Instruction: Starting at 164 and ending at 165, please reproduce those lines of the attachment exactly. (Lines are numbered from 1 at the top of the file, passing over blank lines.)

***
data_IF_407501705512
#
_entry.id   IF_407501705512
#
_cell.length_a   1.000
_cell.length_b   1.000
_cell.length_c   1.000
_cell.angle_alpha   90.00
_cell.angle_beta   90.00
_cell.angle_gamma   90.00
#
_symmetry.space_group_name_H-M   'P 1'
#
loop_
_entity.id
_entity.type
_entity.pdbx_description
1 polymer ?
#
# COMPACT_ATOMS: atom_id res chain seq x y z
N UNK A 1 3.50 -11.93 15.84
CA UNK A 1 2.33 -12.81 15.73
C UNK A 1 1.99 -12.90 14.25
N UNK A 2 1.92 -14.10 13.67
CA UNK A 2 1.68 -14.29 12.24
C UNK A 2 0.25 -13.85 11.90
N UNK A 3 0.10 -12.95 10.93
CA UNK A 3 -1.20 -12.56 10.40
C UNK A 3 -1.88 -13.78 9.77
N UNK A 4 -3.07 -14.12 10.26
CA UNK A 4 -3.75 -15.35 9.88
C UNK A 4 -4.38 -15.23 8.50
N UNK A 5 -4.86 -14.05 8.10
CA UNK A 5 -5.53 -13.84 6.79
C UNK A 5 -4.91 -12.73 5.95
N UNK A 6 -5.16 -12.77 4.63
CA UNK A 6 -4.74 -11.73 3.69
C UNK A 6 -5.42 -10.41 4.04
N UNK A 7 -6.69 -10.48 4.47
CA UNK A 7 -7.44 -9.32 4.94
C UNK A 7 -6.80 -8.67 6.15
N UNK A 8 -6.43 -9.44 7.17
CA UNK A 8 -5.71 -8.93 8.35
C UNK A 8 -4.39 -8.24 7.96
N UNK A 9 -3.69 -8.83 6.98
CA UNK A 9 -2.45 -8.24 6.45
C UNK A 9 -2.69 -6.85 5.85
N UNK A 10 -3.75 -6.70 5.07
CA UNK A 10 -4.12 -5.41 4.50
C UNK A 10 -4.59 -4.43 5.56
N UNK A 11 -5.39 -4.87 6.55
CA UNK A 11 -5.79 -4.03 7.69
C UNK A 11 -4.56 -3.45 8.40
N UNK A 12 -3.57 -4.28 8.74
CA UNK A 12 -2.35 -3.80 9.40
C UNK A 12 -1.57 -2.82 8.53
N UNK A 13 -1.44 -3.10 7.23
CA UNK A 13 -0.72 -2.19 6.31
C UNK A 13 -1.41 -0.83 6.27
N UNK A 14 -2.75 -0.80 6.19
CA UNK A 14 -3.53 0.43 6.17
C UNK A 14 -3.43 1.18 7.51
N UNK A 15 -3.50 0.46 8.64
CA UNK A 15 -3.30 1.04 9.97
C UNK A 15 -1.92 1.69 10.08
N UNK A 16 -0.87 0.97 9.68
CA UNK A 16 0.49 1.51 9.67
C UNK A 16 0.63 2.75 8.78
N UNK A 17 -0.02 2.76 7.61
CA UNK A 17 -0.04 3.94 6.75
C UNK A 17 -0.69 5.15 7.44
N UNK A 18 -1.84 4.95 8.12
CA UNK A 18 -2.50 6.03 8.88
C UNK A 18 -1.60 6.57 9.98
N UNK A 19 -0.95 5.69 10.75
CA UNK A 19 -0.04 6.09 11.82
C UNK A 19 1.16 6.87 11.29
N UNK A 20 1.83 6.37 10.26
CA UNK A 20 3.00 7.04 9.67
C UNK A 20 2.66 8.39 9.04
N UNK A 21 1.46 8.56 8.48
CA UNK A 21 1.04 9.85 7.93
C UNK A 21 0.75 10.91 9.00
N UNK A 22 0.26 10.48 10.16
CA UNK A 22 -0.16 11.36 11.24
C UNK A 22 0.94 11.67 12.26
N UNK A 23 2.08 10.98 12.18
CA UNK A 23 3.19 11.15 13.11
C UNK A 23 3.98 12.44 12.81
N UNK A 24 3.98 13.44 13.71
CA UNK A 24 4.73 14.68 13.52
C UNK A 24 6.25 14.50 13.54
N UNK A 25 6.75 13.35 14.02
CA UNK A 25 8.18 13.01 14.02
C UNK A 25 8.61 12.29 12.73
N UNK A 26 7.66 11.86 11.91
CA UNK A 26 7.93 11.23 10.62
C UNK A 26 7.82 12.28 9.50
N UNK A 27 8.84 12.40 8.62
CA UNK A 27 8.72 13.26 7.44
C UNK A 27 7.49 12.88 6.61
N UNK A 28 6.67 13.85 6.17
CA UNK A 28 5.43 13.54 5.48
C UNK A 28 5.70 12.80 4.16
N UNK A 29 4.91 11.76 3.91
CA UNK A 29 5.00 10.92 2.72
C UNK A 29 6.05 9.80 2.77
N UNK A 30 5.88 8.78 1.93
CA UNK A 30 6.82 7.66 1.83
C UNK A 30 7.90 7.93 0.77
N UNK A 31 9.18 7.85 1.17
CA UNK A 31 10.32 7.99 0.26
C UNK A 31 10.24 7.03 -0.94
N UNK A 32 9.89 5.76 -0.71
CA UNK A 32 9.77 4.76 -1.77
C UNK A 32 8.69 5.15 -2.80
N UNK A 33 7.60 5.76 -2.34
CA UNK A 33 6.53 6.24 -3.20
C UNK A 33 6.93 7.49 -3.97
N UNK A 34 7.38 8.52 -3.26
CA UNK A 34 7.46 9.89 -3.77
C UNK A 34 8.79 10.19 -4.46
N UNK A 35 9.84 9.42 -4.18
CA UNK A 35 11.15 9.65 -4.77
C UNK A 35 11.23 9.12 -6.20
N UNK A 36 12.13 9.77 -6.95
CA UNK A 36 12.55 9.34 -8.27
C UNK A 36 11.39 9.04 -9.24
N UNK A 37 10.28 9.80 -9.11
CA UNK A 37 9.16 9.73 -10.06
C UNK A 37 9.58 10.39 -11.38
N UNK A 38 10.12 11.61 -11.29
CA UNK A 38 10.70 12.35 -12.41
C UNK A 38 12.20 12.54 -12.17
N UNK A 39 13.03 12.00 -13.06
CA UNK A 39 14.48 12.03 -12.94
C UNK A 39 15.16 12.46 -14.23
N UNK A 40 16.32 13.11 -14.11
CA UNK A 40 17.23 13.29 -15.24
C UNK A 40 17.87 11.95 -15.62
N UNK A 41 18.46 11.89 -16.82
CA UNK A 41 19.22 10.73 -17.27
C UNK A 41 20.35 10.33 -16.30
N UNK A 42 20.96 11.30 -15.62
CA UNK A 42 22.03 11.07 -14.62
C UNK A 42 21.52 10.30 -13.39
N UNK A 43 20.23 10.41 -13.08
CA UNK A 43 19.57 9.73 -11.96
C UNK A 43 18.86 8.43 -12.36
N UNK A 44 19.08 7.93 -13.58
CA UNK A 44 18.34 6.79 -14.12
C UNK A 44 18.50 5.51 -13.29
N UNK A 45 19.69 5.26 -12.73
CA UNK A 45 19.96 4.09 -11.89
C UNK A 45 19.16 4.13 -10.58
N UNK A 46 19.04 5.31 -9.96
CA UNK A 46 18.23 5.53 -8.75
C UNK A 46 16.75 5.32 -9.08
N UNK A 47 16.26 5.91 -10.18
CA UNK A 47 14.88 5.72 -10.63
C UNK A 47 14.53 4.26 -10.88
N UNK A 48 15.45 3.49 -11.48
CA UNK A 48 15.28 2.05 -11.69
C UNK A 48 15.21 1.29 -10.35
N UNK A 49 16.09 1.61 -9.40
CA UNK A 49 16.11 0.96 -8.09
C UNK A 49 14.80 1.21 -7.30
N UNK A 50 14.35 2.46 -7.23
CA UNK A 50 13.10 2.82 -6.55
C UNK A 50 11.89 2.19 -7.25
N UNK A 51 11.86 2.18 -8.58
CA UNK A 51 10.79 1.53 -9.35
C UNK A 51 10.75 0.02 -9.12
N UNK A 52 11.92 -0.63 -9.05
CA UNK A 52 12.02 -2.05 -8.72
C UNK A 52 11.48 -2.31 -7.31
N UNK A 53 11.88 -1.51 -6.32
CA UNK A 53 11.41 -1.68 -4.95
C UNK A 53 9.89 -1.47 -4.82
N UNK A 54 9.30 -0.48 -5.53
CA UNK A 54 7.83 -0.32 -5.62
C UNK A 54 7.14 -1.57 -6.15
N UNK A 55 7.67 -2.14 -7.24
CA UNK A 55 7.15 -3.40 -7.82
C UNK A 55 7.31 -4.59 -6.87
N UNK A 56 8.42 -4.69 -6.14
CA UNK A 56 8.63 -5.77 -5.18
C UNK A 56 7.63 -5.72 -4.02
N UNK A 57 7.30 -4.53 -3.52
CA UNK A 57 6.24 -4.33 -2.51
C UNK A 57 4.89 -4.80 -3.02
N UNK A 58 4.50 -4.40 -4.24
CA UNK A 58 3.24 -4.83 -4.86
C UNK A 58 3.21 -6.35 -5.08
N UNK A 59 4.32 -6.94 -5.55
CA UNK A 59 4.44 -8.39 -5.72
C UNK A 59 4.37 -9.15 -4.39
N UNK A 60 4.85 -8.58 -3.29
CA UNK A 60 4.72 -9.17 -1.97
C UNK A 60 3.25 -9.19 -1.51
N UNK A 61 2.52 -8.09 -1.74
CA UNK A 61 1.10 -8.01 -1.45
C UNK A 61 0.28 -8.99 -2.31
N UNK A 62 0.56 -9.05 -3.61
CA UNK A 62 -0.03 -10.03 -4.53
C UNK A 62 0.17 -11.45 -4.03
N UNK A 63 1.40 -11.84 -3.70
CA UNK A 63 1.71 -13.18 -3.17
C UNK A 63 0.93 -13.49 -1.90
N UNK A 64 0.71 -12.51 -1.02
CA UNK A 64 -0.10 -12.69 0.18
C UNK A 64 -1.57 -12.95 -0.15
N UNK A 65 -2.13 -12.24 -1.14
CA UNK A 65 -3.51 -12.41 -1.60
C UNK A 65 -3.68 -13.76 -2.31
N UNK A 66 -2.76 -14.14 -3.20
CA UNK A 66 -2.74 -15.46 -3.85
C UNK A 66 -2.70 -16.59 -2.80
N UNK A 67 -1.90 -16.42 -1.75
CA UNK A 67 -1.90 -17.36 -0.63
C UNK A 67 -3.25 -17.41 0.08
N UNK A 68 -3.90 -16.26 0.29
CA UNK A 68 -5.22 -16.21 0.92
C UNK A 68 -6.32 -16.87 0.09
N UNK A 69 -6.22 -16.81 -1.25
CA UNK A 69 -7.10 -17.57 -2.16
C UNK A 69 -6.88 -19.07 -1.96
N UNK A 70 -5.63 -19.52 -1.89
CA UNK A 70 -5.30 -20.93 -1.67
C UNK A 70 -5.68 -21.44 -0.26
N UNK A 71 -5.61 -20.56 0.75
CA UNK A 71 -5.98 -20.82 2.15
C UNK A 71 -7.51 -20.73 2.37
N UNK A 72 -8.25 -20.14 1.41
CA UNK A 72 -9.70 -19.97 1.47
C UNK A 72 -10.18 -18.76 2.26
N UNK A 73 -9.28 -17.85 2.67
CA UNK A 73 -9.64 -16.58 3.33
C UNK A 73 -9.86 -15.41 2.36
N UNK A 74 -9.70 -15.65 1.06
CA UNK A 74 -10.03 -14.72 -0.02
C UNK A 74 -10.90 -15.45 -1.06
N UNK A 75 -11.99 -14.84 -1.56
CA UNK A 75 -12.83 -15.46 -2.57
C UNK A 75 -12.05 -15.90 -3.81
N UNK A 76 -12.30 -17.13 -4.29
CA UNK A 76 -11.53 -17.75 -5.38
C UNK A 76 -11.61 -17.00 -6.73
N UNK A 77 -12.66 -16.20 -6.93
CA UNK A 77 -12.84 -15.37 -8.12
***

C UNK A 48 15.21 1.29 -10.35
N UNK A 49 16.09 1.61 -9.40